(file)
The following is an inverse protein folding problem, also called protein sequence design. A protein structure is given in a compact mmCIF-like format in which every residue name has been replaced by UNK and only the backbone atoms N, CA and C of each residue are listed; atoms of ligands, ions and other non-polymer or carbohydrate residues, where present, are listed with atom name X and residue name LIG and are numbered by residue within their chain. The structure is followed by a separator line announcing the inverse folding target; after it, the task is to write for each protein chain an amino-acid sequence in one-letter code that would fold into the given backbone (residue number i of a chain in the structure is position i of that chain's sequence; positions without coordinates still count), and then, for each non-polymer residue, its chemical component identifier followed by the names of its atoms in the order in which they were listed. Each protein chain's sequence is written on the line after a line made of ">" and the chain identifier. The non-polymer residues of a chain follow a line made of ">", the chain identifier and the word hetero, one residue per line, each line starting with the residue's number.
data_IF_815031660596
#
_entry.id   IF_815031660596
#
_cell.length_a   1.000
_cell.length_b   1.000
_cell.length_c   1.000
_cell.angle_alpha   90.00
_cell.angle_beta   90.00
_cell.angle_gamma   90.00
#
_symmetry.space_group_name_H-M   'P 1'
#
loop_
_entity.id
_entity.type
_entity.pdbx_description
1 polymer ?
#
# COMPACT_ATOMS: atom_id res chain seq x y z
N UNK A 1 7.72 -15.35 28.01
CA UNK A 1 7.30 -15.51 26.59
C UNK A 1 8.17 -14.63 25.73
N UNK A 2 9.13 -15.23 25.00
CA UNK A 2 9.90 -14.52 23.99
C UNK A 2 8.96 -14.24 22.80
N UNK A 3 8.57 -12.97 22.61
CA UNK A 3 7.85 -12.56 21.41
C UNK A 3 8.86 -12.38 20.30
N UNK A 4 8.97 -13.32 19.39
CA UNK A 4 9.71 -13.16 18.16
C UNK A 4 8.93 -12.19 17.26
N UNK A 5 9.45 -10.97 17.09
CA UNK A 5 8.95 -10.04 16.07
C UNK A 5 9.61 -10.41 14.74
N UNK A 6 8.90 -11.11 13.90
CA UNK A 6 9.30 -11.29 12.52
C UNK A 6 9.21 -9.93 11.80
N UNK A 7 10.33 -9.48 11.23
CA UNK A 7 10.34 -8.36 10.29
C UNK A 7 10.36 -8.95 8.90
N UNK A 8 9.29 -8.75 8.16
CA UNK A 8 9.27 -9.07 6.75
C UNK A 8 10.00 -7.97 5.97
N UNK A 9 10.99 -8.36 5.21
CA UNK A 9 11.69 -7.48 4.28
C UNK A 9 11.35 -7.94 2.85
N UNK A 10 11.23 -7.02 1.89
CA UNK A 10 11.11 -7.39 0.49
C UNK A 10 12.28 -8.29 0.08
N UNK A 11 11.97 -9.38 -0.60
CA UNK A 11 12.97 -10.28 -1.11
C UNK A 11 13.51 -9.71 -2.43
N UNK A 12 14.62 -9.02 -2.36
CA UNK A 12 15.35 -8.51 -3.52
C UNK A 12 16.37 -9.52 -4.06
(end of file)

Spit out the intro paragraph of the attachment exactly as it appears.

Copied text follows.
The following is an inverse protein folding problem, also called protein sequence design. A protein structure is given in a compact mmCIF-like format in which every residue name has been replaced by UNK and only the backbone atoms N, CA and C of each residue are listed; atoms of ligands, ions and other non-polymer or carbohydrate residues, where present, are listed with atom name X and residue name LIG and are numbered by residue within their chain. The structure is followed by a separator line announcing the inverse folding target; after it, the task is to write for each protein chain an amino-acid sequence in one-letter code that would fold into the given backbone (residue number i of a chain in the structure is position i of that chain's sequence; positions without coordinates still count), and then, for each non-polymer residue, its chemical component identifier followed by the names of its atoms in the order in which they were listed. Each protein chain's sequence is written on the line after a line made of ">" and the chain identifier. The non-polymer residues of a chain follow a line made of ">", the chain identifier and the word hetero, one residue per line, each line starting with the residue's number.